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This post seeks to clarify the question of what utility functions should be defined over, in the situation where an agent has uncertainty over their own utility function.

## Outcomes or worlds

The most intuitively natural thing to define utility functions over is outcomes or worlds. The problem with this approach is that it results in an excessive amount of utility functions.

For instance, imagine the agent has two actions and . The action will map straight to world , while will map to a complicated probability distribution over a large set of worlds . The agent gets no further action.

If we see the set of worlds as , then we have a vast amount of possible utility functions. Whereas in practice only two parts of the utility function matters: its value on , and its expected value on .

An agent that knows those values (technically, that knows the ordering of those values) for a single utility function, can reach a decision. Therefore it would seem perverse to have things change when the agent starts to have uncertainty over its utility.

What would make sense is to have utilities defined over expected outcomes -- ie over and -- but that definition doesn't seem to work in more general situations.

## Histories

Model the agent as interacting times with the world. It gets an observation, then follows that by an action until it takes its last action . Call the set of alternating observations and actions a history, and let be the set of histories. We can also define partial histories, sequences of length .

Note this inverts the usual order, by starting with observations and following with actions. This is because the history ends with an action: since the agent can't affect anything more after than, subsequent observations are meaningless. Partial histories, though, end with observations, not actions (this is for subsequent ease of use).

Any utility function can be seen as function from to , by mapping the history to , the expected utility of the history.

So a more natural class would be to define utilities as being over , the set of possible histories. Note that actions are included in histories, and histories with the same observations but different actions can have different utility values. This is because, eg, the observation of someone saying 'You succeed in your task!' will have different implications depending on the action just prior.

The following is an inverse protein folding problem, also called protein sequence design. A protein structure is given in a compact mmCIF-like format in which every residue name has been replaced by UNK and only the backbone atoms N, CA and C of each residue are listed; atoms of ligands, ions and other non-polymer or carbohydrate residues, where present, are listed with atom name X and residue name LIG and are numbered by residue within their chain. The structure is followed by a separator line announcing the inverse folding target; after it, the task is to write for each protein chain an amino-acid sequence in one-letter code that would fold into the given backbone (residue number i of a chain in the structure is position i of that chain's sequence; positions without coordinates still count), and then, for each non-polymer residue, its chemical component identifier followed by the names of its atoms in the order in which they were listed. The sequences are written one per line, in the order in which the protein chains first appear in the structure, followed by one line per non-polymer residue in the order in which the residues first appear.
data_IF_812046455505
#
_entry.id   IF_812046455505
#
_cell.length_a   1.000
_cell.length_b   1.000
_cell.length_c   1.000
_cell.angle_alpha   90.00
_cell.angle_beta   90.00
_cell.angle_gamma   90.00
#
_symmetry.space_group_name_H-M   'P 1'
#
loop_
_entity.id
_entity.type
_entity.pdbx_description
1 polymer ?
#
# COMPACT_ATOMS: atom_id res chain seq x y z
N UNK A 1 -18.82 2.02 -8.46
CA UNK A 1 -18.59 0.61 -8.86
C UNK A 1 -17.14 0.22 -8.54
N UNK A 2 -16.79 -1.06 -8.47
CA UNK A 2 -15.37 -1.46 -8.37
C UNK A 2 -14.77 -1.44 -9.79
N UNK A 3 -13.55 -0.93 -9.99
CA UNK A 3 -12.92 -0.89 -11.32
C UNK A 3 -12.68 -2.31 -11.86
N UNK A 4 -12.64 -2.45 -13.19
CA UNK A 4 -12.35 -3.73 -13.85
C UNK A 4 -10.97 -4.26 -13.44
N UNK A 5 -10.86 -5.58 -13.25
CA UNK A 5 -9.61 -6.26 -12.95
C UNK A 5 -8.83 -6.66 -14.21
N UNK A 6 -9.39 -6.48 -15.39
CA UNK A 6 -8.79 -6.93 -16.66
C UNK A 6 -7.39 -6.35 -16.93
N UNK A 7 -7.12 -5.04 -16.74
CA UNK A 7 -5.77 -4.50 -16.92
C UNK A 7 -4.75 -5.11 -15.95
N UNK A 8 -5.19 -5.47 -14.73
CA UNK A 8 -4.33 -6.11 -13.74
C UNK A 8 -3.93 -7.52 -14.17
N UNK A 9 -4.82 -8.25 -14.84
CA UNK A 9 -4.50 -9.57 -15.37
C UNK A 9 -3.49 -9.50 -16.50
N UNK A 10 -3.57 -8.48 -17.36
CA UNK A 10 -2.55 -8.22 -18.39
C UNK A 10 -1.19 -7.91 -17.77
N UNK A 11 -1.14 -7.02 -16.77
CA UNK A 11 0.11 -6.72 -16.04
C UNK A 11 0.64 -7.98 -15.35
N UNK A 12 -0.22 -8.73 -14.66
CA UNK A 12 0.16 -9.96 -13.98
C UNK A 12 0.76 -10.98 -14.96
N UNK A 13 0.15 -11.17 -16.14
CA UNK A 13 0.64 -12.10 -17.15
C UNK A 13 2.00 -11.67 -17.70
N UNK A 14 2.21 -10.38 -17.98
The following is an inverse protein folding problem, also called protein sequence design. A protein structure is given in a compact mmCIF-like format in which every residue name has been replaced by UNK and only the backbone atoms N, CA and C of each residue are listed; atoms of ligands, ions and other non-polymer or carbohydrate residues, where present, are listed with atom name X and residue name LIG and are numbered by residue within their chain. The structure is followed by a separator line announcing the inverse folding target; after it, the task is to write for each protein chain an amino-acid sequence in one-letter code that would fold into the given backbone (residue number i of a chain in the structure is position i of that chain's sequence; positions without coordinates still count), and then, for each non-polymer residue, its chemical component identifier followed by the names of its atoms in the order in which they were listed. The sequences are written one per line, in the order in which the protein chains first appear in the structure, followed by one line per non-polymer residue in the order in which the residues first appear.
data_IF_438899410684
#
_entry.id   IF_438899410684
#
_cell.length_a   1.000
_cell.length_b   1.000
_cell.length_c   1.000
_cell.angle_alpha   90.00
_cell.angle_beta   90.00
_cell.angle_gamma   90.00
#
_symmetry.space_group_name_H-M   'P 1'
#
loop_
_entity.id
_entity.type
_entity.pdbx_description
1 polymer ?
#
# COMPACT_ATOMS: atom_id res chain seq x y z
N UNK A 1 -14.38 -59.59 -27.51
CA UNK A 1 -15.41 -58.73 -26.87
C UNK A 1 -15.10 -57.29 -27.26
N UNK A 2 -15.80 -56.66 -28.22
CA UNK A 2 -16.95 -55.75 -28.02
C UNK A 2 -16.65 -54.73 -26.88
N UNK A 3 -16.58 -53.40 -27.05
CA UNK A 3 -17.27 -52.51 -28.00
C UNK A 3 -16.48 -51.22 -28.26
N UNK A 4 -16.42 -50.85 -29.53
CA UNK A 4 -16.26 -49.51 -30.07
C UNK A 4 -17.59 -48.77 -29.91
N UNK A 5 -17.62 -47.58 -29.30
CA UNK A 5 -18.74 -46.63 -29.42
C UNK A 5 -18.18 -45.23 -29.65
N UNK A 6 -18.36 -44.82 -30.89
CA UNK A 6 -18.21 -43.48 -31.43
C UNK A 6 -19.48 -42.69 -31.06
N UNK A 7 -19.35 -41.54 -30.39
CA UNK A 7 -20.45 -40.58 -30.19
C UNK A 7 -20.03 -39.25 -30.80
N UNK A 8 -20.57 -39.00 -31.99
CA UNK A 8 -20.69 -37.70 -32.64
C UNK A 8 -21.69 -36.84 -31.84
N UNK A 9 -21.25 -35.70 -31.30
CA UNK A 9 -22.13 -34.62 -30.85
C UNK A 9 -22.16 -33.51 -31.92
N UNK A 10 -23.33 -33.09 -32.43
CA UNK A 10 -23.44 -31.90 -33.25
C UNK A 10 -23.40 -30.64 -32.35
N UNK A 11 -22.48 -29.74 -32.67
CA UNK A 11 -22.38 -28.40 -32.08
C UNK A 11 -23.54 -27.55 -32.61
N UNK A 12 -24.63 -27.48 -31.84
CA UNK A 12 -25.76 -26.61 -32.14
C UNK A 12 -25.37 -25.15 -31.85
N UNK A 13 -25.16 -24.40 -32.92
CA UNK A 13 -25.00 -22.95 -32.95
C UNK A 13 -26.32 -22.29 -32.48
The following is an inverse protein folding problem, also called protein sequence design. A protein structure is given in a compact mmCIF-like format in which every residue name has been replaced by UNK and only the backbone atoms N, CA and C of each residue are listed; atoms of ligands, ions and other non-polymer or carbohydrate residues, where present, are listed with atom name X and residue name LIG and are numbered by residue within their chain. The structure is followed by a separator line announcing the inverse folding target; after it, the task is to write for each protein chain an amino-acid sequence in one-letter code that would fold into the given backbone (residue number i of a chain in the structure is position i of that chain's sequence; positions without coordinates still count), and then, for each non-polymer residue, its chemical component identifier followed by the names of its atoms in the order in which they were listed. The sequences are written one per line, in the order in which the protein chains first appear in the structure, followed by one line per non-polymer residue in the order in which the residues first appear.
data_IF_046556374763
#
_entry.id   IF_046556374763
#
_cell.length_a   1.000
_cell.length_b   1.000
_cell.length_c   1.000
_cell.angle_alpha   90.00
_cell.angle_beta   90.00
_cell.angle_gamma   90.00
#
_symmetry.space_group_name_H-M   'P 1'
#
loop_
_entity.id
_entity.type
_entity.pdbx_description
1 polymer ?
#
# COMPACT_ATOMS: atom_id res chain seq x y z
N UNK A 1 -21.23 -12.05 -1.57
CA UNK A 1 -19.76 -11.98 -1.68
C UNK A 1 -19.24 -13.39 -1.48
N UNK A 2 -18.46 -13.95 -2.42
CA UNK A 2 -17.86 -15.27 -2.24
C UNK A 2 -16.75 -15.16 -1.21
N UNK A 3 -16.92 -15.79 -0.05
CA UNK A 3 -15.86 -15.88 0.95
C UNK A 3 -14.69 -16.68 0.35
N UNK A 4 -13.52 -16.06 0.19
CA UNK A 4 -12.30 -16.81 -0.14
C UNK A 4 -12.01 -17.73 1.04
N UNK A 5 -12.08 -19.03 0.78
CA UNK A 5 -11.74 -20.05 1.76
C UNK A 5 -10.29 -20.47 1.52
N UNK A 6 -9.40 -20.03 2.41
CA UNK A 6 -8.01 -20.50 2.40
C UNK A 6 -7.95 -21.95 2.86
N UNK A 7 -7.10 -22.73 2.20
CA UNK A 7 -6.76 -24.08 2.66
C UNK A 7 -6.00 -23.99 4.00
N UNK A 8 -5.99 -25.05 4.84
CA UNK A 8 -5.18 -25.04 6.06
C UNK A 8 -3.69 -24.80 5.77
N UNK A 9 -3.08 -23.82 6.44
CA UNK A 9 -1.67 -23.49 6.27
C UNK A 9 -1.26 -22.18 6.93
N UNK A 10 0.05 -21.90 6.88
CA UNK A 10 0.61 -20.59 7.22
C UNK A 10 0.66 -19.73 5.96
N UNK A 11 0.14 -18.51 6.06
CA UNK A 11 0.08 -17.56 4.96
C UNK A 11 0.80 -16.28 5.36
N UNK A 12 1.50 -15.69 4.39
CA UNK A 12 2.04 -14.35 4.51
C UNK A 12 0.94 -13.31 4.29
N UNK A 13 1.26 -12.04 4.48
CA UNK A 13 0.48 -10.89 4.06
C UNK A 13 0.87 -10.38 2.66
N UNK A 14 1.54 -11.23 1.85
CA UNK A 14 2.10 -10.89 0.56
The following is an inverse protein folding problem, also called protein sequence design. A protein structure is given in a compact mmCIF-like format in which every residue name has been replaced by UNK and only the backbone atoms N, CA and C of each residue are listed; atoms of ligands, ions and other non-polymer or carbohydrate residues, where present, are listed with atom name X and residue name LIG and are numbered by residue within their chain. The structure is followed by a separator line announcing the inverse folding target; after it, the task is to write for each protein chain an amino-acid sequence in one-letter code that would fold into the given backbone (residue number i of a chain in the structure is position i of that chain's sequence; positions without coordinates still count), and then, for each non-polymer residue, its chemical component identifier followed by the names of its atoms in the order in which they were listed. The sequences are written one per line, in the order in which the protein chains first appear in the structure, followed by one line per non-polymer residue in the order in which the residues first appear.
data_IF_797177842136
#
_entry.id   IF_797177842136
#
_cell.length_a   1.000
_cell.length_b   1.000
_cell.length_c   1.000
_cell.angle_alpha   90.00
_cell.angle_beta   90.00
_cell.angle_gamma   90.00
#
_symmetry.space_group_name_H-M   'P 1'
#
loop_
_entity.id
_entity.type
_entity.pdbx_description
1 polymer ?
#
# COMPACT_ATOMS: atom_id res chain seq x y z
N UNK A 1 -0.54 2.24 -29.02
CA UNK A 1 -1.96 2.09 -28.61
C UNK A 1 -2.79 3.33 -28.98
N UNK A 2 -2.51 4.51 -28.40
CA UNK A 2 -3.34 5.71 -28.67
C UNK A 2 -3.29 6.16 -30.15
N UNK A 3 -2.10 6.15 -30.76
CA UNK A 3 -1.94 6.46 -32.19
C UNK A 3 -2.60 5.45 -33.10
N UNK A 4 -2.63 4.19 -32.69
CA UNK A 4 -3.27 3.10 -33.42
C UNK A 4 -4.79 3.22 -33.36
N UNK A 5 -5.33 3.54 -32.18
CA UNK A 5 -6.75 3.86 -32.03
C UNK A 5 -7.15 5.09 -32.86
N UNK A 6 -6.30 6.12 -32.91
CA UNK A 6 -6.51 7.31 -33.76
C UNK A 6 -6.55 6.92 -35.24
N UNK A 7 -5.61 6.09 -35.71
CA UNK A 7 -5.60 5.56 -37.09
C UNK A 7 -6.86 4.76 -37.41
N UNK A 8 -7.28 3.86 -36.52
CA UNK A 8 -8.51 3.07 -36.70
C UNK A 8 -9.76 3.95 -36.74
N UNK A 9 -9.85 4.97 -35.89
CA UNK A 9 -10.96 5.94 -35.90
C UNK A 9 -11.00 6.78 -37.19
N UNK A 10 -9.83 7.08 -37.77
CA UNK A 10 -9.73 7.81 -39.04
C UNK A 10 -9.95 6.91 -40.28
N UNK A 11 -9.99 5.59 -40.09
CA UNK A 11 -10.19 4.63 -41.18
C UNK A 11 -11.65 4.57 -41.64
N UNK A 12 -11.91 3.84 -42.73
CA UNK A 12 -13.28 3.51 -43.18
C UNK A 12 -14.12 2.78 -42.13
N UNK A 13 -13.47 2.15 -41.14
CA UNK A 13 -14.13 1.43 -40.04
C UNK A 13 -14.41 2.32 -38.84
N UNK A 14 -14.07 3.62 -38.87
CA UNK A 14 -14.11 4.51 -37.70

So define as the set of utility functions (not equivalence classes of utility functions) over .

This is better that defining over outcomes, but still somewhat unsatisfactory, as we can have a large number of incredibly unlikely histories, and these should not affect the normalisation procedure much.

So what is really wanted is a distribution over . But that makes no sense, as we don't know what the actions will be. So we need to look at how the agent choose its actions: at its set of strategies.

## Strategies

The set of deterministic strategies is the set of ways an agent can pick its actions, given its past history. It would be tempting to define utilities as taking values over , but there a subtleties to deal with first.

# Isomorphic strategies

Suppose the agent can choose action or at the first step, then or at the second step. The observations are and , independently of actions chosen.

Then consider the following strategies:

• , , .
• , , .

These strategies seem to differ: they give different behaviours on the partial history . However, because both will choose after , the history will never come up. Thus we will define as consisting of equivalent classes of strategies that will always choose the same action in any situation that actually arises.

# Stochastic strategies